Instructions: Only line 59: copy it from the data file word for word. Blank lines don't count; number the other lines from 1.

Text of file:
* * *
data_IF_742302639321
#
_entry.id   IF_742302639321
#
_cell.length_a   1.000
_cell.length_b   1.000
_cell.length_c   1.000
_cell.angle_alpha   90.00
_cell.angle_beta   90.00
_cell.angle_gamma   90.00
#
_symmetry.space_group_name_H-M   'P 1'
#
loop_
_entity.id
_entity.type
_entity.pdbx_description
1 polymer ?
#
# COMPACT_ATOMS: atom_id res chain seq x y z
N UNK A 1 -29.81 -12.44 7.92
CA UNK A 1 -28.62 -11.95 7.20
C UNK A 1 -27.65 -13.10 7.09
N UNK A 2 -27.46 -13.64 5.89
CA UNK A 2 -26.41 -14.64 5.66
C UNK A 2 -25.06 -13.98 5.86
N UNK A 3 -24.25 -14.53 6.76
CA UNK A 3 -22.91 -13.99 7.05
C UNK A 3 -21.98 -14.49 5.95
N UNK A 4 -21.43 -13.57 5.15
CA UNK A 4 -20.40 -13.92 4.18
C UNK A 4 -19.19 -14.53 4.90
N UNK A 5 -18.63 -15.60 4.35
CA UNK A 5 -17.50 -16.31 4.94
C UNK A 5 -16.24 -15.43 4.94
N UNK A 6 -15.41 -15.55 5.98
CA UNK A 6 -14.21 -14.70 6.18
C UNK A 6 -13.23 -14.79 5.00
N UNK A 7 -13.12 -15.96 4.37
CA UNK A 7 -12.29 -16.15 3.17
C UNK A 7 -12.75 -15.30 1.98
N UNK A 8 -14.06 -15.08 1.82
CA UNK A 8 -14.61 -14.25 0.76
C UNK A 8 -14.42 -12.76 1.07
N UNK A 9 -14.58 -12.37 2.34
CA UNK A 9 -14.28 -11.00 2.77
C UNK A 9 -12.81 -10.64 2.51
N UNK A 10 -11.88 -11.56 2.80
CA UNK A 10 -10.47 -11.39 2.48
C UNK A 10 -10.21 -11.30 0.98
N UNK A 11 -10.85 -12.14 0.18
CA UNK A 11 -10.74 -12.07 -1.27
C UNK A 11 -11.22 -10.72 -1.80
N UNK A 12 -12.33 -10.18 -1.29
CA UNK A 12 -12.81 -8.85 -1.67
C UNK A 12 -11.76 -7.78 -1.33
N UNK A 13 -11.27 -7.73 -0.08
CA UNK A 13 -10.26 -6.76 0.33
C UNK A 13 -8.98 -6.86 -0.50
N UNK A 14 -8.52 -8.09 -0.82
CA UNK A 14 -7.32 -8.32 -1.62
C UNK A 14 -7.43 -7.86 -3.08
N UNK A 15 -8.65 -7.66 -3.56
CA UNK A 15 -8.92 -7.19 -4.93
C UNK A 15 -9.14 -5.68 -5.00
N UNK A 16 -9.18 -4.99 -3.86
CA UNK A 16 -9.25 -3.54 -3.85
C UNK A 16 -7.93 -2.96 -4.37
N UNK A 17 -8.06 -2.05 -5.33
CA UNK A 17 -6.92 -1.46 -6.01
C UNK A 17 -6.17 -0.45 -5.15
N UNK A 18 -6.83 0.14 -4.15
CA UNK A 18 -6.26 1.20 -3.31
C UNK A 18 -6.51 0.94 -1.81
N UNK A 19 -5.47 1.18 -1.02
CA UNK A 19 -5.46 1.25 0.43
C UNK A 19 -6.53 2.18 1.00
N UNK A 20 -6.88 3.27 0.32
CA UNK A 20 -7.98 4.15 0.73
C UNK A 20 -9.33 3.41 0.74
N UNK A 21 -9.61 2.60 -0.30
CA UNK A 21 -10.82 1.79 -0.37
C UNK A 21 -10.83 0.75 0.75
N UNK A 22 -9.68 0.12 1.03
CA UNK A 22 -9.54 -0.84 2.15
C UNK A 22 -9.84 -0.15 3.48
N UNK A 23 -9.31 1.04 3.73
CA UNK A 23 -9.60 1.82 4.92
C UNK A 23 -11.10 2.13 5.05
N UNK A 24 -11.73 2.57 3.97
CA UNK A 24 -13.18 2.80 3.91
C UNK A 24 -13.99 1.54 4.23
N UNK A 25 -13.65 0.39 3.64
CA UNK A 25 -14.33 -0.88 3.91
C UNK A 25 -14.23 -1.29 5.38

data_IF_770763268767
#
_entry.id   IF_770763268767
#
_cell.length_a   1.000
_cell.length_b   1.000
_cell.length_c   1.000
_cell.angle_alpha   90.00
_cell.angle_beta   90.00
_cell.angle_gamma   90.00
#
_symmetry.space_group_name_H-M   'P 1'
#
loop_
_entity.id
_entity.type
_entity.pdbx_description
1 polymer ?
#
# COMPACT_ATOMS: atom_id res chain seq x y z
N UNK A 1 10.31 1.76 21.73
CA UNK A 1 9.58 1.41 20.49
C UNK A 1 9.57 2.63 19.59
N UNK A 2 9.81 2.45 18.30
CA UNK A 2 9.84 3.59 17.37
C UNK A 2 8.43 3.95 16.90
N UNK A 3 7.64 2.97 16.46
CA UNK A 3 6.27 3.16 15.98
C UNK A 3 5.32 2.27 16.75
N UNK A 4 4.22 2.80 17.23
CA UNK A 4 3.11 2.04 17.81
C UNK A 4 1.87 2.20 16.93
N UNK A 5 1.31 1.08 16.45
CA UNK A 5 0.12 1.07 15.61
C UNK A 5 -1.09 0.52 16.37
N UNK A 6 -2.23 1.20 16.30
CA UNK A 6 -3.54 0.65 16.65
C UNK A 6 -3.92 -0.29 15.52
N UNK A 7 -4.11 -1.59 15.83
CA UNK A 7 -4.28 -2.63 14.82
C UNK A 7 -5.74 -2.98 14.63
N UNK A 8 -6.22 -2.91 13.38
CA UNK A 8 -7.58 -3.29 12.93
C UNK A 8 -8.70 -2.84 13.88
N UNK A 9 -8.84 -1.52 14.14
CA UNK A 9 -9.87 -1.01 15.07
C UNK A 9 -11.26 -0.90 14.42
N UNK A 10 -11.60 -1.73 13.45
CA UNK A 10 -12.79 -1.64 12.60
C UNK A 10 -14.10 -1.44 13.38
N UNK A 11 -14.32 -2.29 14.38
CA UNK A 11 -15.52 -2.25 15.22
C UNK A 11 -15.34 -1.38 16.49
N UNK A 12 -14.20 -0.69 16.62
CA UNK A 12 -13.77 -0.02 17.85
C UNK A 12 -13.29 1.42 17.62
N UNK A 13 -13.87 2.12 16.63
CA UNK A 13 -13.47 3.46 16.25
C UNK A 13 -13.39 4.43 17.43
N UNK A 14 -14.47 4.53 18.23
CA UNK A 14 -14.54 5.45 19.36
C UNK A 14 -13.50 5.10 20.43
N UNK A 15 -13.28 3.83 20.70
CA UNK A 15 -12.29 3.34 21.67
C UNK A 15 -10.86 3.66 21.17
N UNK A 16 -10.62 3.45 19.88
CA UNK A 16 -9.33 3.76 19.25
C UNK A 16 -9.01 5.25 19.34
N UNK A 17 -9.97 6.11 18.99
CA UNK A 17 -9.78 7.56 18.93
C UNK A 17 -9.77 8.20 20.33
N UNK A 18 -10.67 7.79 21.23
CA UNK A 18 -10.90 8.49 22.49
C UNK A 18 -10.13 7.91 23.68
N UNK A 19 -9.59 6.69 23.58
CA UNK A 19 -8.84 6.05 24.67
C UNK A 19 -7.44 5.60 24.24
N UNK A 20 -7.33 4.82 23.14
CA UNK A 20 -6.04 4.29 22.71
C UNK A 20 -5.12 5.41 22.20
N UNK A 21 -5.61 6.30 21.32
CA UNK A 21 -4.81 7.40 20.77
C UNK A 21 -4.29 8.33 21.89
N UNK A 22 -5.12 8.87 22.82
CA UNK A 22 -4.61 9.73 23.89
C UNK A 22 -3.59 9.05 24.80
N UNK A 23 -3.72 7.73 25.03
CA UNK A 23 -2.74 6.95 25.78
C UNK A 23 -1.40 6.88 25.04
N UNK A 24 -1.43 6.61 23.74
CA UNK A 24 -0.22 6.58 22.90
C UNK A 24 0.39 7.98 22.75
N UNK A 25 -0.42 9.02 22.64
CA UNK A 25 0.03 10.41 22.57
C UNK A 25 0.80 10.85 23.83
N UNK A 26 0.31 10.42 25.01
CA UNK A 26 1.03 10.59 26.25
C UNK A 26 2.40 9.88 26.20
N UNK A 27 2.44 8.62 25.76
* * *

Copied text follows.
C UNK A 13 -8.98 -6.86 -0.50